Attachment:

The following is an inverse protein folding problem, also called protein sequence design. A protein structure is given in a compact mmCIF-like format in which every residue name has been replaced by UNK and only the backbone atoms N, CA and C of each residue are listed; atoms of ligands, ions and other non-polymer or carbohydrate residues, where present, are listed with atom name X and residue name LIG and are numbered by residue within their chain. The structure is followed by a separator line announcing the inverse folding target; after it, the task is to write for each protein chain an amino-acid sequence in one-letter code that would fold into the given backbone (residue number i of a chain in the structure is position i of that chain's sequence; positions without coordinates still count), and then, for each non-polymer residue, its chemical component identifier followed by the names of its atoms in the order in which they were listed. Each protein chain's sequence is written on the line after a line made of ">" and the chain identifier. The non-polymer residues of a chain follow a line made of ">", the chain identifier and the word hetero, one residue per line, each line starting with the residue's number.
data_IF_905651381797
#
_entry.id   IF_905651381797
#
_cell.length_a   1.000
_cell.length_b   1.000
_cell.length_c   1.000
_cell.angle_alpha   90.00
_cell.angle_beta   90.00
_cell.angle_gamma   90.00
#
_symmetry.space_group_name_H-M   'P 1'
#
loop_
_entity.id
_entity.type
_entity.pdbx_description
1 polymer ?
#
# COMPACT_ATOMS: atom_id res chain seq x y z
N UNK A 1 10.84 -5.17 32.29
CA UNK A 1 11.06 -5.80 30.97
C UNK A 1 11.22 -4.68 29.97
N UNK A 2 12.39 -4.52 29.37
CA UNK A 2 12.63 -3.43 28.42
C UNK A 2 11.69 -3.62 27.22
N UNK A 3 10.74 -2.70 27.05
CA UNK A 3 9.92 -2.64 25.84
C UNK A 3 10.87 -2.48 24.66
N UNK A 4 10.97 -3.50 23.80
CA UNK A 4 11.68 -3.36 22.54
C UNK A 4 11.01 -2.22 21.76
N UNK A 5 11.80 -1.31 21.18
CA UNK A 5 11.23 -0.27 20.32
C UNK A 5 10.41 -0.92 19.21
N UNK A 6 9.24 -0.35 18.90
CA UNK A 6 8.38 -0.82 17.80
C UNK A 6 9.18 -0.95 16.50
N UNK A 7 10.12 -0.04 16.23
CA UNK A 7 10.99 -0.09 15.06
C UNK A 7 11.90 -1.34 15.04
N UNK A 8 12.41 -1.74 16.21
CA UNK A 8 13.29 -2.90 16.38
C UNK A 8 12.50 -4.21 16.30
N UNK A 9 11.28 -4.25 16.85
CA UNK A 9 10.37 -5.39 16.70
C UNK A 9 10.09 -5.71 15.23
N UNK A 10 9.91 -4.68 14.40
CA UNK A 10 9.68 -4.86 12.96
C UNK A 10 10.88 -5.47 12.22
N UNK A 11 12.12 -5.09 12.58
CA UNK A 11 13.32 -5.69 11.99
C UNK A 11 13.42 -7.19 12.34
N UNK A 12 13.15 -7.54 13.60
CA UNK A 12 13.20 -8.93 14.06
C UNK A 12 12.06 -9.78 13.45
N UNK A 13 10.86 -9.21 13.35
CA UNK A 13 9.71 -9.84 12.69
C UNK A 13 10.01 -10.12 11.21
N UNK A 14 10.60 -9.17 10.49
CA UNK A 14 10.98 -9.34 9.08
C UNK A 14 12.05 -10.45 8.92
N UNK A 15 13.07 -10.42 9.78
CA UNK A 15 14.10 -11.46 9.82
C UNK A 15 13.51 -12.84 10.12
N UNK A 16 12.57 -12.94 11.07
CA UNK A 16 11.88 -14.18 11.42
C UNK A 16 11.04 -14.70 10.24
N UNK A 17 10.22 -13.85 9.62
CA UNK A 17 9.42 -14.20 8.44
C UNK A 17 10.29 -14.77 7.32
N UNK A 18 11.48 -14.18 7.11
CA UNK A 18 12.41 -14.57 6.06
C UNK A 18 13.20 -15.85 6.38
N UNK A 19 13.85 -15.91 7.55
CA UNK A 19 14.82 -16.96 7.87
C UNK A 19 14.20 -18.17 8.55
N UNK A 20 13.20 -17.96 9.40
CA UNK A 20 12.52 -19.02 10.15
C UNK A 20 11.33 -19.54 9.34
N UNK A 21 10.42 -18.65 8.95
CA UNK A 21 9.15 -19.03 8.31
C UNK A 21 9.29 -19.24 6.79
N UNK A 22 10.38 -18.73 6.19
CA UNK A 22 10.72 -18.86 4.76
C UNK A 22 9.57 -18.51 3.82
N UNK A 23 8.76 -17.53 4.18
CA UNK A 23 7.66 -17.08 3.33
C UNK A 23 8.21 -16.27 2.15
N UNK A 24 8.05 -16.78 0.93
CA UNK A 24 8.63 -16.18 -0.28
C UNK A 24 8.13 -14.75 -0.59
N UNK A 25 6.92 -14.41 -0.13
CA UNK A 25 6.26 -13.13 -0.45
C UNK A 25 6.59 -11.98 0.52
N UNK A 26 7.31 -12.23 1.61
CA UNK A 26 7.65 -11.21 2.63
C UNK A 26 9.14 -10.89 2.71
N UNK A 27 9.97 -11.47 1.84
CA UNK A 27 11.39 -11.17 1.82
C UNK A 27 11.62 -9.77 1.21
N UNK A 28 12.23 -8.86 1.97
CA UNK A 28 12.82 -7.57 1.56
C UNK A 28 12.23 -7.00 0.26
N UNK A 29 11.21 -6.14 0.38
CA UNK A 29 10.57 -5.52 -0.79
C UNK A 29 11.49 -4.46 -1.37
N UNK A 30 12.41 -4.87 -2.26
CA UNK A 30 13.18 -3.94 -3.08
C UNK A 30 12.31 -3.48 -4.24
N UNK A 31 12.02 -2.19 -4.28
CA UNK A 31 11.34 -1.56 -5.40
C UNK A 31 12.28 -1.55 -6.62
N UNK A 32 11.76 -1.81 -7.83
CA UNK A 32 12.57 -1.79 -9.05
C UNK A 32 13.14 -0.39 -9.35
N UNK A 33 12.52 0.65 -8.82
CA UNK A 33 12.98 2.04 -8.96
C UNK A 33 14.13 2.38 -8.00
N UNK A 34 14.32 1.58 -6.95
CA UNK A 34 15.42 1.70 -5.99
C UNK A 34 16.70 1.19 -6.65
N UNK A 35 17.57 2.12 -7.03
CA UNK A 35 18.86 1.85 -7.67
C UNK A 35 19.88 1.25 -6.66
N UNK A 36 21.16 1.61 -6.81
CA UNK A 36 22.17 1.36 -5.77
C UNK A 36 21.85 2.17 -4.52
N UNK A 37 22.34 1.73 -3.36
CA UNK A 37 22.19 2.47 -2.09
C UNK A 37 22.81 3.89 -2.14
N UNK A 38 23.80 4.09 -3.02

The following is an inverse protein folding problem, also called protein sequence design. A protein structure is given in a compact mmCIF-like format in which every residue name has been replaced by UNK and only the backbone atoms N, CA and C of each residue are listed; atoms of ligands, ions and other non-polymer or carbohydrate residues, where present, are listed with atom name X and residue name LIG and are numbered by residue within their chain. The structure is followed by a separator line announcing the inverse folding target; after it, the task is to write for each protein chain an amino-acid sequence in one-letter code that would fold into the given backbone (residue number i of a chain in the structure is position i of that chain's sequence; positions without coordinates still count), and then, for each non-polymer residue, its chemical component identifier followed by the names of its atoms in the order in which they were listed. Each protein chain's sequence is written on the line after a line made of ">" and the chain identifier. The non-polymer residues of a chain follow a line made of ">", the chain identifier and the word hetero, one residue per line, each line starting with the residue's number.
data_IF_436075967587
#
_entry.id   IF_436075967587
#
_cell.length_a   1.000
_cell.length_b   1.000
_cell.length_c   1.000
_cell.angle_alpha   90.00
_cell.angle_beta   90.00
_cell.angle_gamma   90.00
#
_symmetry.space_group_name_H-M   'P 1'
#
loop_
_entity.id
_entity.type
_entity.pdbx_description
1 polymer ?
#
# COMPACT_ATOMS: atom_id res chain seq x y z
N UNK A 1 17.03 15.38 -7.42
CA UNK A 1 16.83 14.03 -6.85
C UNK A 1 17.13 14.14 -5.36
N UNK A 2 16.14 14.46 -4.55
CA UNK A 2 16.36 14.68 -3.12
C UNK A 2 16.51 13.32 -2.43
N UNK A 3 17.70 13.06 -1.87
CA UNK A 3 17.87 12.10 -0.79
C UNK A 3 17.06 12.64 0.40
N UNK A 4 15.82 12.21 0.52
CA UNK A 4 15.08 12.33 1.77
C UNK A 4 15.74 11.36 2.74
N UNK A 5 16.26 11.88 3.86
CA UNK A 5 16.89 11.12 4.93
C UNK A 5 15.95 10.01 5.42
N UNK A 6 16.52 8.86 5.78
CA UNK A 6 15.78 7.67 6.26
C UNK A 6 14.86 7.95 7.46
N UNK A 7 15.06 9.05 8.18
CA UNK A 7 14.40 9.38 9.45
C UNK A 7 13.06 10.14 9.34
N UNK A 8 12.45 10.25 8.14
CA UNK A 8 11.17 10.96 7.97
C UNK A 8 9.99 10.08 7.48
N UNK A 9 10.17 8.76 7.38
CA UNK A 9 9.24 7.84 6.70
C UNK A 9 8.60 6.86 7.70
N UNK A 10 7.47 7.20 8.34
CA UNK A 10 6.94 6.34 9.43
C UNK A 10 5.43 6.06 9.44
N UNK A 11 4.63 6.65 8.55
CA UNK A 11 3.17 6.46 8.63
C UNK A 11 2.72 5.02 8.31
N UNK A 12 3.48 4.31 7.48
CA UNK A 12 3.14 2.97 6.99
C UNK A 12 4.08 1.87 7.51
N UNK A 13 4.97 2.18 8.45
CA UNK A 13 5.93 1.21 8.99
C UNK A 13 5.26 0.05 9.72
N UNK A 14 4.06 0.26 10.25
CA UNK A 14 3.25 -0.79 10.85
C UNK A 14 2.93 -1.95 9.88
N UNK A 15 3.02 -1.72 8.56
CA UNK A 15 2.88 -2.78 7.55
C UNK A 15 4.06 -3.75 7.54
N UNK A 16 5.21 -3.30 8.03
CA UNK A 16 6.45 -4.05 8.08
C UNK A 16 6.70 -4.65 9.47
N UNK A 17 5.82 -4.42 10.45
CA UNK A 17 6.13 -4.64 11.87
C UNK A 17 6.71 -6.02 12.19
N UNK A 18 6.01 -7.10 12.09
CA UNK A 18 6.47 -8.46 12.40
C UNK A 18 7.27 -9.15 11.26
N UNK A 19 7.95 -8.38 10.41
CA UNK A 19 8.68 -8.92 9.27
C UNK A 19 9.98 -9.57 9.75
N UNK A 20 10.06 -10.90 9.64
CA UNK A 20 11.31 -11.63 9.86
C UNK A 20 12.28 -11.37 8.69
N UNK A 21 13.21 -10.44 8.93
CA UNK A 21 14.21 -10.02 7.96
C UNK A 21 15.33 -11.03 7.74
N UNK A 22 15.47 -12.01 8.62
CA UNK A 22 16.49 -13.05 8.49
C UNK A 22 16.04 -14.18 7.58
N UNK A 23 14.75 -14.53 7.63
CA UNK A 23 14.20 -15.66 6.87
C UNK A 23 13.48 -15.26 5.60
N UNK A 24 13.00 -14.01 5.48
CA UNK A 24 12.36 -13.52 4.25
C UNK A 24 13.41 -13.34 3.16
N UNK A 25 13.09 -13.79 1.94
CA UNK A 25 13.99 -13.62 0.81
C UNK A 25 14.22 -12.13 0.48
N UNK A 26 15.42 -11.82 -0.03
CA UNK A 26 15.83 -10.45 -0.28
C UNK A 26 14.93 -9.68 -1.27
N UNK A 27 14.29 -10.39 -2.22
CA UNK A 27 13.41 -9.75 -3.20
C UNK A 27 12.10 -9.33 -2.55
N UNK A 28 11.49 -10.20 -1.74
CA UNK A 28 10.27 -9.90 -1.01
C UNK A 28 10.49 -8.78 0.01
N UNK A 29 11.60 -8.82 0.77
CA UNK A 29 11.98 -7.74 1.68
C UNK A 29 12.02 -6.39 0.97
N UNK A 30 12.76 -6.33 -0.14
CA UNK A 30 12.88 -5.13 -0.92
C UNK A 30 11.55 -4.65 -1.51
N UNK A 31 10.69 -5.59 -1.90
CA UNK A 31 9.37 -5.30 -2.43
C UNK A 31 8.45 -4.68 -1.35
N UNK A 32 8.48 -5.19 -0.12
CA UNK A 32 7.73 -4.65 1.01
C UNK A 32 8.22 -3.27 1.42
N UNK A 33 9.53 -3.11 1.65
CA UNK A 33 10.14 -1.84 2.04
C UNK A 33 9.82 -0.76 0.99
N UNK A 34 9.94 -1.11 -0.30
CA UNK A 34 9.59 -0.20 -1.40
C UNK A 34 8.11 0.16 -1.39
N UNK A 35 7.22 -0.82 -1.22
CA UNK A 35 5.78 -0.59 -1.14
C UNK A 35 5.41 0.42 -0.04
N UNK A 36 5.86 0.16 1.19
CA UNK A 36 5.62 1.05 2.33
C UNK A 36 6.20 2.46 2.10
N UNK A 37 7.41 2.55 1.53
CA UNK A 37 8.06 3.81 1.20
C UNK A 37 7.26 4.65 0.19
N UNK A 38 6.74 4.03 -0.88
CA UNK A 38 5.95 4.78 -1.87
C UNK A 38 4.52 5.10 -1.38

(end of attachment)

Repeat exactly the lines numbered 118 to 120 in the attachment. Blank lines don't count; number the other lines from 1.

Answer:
N UNK A 33 12.52 0.65 -8.82
CA UNK A 33 12.98 2.04 -8.96
C UNK A 33 14.13 2.38 -8.00